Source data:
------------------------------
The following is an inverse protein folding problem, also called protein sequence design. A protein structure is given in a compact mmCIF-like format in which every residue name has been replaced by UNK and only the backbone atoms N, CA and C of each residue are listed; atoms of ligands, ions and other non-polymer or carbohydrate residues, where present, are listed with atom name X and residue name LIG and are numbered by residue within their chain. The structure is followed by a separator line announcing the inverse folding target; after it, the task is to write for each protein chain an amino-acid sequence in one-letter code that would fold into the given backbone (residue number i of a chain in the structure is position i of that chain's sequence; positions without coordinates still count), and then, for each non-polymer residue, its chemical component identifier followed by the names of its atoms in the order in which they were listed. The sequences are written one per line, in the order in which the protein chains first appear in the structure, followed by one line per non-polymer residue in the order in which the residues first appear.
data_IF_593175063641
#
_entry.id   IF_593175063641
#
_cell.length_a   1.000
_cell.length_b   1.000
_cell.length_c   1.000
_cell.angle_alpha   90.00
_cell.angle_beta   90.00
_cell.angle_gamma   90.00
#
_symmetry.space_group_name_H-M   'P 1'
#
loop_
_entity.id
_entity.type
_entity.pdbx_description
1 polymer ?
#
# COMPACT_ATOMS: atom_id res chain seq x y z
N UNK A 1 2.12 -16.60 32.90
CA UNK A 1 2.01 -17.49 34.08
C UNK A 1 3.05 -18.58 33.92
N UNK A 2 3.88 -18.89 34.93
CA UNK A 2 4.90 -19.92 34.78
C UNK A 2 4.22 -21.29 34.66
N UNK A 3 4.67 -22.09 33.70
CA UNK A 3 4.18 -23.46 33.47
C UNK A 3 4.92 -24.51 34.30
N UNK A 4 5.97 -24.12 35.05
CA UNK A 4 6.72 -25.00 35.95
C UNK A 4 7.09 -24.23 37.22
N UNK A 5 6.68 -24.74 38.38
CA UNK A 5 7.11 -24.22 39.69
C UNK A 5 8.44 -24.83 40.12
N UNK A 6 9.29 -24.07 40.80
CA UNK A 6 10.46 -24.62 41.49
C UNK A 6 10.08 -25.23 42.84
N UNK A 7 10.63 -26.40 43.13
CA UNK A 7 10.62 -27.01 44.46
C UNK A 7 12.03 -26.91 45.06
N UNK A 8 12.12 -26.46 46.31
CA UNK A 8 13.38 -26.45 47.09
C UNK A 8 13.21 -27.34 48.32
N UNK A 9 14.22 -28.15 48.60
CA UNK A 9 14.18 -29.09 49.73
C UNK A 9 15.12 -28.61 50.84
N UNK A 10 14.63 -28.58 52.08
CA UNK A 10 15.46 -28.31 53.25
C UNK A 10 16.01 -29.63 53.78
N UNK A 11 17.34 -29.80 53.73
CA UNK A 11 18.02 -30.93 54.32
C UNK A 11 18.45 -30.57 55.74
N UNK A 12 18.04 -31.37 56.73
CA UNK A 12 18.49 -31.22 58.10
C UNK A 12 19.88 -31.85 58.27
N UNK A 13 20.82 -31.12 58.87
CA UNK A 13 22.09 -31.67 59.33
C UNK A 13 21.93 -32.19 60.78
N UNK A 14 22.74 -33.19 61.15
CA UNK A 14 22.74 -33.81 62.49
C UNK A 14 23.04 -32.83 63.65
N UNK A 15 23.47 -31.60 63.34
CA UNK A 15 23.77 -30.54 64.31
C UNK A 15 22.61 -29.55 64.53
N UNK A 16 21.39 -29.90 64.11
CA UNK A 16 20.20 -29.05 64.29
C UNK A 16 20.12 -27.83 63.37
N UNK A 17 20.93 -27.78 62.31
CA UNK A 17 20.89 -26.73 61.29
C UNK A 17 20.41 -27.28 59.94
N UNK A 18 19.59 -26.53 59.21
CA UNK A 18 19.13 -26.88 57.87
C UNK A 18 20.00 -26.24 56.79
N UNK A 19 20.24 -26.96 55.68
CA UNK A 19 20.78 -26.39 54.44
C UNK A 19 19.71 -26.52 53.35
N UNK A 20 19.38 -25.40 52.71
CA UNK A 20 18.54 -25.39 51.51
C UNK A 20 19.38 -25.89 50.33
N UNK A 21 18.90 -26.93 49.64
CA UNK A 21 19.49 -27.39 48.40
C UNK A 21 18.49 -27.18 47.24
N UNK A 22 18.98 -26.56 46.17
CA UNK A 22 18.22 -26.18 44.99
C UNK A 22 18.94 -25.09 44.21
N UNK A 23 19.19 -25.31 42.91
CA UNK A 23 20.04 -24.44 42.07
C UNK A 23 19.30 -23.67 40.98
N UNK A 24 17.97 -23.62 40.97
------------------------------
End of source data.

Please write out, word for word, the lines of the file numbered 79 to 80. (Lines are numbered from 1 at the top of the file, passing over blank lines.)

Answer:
N UNK A 20 19.38 -25.40 52.71
CA UNK A 20 18.54 -25.39 51.51